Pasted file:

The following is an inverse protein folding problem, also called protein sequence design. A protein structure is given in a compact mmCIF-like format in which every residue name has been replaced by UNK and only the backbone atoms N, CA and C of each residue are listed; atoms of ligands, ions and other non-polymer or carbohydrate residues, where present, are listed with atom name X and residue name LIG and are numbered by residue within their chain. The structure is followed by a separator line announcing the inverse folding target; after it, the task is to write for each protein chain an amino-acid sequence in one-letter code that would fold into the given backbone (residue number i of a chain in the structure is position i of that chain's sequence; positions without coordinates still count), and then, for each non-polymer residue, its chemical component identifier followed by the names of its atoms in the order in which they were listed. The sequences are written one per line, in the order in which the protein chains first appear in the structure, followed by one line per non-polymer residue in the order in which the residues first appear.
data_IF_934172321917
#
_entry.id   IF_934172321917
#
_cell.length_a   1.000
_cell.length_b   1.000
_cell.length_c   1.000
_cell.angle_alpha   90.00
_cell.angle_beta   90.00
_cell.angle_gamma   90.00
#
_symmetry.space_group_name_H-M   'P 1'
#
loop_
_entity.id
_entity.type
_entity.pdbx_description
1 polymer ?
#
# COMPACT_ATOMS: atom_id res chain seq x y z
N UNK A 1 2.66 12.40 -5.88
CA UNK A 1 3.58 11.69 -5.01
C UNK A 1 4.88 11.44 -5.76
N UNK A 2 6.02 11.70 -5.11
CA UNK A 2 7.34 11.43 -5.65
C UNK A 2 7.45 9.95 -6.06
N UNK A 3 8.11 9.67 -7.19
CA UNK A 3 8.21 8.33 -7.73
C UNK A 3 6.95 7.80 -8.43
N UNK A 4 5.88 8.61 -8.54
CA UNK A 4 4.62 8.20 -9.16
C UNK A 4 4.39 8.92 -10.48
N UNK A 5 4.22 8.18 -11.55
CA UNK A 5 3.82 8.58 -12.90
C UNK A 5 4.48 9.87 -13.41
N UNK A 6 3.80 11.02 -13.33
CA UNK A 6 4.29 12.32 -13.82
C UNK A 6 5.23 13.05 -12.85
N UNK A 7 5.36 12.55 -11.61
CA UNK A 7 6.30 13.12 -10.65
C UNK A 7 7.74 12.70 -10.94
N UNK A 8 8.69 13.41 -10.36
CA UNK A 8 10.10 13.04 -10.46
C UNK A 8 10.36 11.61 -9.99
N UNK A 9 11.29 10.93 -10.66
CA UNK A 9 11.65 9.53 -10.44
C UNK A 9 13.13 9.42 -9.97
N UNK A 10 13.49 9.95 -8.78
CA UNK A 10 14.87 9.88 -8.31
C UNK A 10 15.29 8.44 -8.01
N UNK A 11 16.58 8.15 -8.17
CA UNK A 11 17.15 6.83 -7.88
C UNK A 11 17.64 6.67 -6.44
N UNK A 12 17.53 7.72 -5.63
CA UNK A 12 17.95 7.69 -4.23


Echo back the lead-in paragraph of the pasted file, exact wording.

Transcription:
The following is an inverse protein folding problem, also called protein sequence design. A protein structure is given in a compact mmCIF-like format in which every residue name has been replaced by UNK and only the backbone atoms N, CA and C of each residue are listed; atoms of ligands, ions and other non-polymer or carbohydrate residues, where present, are listed with atom name X and residue name LIG and are numbered by residue within their chain. The structure is followed by a separator line announcing the inverse folding target; after it, the task is to write for each protein chain an amino-acid sequence in one-letter code that would fold into the given backbone (residue number i of a chain in the structure is position i of that chain's sequence; positions without coordinates still count), and then, for each non-polymer residue, its chemical component identifier followed by the names of its atoms in the order in which they were listed. The sequences are written one per line, in the order in which the protein chains first appear in the structure, followed by one line per non-polymer residue in the order in which the residues first appear.